Microsoft courts vertical B2Bs

The RosettaNet consortium needs to attract smaller companies to its XML-based business-to-business trading network to reach its eventual goal of reducing inventory, transaction costs and time to market.

That's why RosettaNet CEO Jennifer Hamilton was pleased to see Microsoft Corp. last week unveil a RosettaNet add-on to its core BizTalk Server 2000 product, which helps companies translate or map data from one format to another and deliver messages securely and reliably.

A major impediment to luring smaller partners to one of the first vertical industry efforts has been the lack of low-cost, easy-to-implement turnkey software to help drive "the next tier of the supply chain" in the technology, electronics component and semiconductor industries, Hamilton said last week, speaking at the RosettaNet Partner Conference in Anaheim, Calif.

Business-to-business integration packages have typically cost $100,000 to $500,000, she said. "There was a recognition that we were probably going to have to get turnkey solutions in the $20,000 to $50,000 range to get medium-size companies," she explained.

The BizTalk Server Accelerator for RosettaNet, due this summer, will sell in the range of $12,000 to $18,000 per CPU, a Microsoft spokesman said. BizTalk Server costs $4,999 per CPU for the standard version and $24,999 per CPU for the enterprise edition.

"We've really been sending the message to the [vendor] community that we have to get solutions in that price point," Hamilton said, noting that she has been made aware of other vendors that will announce such cost-effective options within the next two months.

The trend bodes well for companies in other vertical industries. Microsoft, for instance, has already announced BizTalk Server Accelerator for the health care industry and plans to "continue to march through vertical industries" with other accelerators, including one for the emerging ebXML standard, as the need arises, according to product manager Dave Wascha.

"If a CIO walks through the door and says, 'I want you to implement the [Health Insurance Portability and Accountability Act] or RosettaNet, there are enormous learning curves. There are phone-book-size documents on how to implement these things," Wascha said, noting the complexity of the RosettaNet Partner Interface Processes.

Wascha estimated that BizTalk Server can get a company 60% of the way to its goal of building, deploying and managing B2B transactions and processes, and the accelerator can push it to 80%. He said companies must either hand-code or outsource the rest.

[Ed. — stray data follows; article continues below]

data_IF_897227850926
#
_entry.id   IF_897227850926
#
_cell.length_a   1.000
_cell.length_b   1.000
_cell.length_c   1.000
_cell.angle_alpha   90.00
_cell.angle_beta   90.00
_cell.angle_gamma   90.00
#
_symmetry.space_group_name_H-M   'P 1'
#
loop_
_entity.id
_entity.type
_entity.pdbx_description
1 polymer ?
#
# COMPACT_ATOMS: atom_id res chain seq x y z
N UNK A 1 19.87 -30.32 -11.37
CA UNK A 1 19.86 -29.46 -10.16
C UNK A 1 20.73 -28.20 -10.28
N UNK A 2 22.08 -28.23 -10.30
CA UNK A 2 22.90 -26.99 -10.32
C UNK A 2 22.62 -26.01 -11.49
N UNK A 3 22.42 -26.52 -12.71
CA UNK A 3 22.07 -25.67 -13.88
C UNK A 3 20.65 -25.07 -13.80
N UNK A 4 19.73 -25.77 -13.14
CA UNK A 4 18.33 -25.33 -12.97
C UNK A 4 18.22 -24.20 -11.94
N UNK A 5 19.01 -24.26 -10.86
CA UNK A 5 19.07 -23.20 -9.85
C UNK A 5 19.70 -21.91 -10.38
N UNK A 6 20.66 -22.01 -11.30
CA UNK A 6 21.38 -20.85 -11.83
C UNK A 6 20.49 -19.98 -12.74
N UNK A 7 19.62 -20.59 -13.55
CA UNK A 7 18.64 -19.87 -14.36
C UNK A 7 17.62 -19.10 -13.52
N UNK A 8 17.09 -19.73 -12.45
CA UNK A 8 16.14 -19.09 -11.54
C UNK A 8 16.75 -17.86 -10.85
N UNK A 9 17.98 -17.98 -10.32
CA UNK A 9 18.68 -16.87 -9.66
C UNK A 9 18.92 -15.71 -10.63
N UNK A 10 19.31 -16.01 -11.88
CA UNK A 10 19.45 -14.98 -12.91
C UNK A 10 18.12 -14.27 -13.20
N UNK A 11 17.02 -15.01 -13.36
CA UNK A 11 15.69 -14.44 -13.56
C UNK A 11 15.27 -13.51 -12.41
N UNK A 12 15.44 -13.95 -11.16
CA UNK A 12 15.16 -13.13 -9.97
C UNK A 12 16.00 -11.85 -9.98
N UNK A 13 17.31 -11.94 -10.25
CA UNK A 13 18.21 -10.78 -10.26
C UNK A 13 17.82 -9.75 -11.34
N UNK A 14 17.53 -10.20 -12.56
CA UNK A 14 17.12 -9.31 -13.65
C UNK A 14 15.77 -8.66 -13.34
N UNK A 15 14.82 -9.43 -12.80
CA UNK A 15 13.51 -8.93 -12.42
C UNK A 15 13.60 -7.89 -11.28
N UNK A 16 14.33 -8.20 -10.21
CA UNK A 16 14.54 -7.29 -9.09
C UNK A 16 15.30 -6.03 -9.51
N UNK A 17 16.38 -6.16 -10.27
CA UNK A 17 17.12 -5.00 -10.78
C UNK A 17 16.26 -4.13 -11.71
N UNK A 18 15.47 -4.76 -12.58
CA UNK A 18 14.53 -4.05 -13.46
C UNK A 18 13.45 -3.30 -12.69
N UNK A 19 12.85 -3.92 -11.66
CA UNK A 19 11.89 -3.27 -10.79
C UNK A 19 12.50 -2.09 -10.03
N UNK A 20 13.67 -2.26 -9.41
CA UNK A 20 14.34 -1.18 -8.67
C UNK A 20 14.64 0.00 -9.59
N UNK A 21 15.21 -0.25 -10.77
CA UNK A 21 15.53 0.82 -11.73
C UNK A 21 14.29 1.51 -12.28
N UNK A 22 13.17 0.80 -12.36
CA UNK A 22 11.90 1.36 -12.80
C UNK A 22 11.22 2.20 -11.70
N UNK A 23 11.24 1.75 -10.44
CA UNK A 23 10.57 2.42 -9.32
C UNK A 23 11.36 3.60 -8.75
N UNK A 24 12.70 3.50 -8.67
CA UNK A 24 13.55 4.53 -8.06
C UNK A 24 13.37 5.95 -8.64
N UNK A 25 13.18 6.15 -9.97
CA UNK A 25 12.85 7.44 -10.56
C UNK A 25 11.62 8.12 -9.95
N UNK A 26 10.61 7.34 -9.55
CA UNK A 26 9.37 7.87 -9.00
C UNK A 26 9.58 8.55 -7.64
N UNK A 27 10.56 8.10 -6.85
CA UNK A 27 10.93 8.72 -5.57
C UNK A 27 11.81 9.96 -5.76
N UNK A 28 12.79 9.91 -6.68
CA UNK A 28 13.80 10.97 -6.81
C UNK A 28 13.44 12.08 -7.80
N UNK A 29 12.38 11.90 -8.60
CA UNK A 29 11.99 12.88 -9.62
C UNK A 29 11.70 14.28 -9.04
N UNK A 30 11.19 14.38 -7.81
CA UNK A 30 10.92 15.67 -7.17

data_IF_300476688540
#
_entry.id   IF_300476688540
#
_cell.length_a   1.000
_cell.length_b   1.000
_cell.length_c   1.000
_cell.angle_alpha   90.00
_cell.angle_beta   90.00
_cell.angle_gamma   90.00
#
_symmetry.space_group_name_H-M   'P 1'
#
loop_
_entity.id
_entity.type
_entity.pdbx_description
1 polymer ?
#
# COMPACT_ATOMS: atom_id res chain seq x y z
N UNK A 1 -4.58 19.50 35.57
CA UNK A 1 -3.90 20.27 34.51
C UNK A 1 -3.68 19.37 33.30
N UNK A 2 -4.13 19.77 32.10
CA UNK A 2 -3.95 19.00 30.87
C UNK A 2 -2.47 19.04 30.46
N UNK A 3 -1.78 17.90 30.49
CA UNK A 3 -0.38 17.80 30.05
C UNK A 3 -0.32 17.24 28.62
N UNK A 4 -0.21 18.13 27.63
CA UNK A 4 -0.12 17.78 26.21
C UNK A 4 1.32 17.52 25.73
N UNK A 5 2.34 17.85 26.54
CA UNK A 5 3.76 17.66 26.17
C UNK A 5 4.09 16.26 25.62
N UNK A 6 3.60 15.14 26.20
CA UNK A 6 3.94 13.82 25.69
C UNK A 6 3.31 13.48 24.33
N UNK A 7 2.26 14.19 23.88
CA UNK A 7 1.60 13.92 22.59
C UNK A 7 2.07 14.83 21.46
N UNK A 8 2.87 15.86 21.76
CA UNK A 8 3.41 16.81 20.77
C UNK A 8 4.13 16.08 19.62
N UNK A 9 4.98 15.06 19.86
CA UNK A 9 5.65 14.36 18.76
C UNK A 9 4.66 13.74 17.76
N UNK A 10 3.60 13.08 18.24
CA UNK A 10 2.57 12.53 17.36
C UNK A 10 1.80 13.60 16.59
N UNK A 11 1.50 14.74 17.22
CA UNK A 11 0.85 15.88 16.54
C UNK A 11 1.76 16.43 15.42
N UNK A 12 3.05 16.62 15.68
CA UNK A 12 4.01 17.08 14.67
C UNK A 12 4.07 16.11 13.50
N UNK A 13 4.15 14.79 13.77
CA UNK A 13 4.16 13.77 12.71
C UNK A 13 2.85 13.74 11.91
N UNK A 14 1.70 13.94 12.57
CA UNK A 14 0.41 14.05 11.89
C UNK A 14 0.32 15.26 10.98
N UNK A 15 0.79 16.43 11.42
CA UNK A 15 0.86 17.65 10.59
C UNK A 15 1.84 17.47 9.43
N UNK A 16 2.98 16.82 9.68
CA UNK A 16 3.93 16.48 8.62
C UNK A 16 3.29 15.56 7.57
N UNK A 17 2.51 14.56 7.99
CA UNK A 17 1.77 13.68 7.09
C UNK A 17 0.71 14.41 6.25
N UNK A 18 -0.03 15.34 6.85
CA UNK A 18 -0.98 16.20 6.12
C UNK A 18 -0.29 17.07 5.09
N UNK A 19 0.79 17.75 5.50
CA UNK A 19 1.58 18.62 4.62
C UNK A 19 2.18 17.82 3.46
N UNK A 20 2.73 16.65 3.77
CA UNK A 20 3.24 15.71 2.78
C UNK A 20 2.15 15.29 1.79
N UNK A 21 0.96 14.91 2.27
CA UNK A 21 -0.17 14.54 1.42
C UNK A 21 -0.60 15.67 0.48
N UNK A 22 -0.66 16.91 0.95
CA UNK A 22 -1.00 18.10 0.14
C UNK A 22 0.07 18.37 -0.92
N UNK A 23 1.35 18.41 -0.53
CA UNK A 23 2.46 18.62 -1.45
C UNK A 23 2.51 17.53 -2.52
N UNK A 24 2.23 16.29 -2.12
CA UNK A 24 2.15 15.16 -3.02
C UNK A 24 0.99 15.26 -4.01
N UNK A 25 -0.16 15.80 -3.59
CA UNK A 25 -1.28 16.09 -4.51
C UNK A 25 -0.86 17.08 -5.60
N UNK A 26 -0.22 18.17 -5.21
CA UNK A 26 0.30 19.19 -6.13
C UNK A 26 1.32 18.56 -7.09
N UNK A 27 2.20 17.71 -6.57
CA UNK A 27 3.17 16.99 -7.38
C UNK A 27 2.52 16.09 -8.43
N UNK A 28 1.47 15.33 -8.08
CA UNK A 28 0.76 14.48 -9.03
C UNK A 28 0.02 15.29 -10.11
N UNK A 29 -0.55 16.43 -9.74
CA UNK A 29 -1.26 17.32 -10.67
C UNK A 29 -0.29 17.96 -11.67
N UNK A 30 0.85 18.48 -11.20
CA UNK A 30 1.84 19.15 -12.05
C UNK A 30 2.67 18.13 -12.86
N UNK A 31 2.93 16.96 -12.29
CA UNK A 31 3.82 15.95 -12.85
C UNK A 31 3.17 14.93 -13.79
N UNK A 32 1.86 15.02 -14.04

Analysts noted that Microsoft's accelerators will bring it in line with other vendors, such as webMethods Inc. and Extricity Inc., that already have modules or adapters catering to specific vertical industry efforts like RosettaNet.

WebMethods' and Extricity's "overall packages are more costly, but they're also more flexible to support alternative standards," said Kim Knickle, an analyst at AMR Research Inc. in Boston.

"From a customer perspective, I tthink there's going to be a huge shift. Customers are going to start paying attention more to the application frameworks and vertical standards than they do to the core products over time," said Peter O'Kelly, an analyst at Boston-based Patricia Seybold Group Inc. He said that core products such as BizTalk Server will be viewed as commodities and that the accelerators or adapters will differentiate vendors.

"To some extent, it requires a company like Microsoft to come along and do the pervasive model, which encourages people to come and try this out," Knickle said. "Then, as they get more comfortable with it and see how successful this kind of product can be in the bigger scheme of e-business, they start depending on it more, and Microsoft adds more functionality."

One of the earliest business-to-business commerce initiatives, RosettaNet is still in "early production" mode, Hamilton acknowledged, noting that companies have found the work difficult. So far, most members are engaging in transactions with only a limited number of partners, but Hamilton expects numbers to grow.

"We had a board meeting in February, and there was fairly unanimous agreement that automating a supply chain, using standards, is a long-term investment with a huge payoff," Hamilton said. "But it doesn't happen overnight."

This story, "Microsoft courts vertical B2Bs " was originally published by Computerworld.

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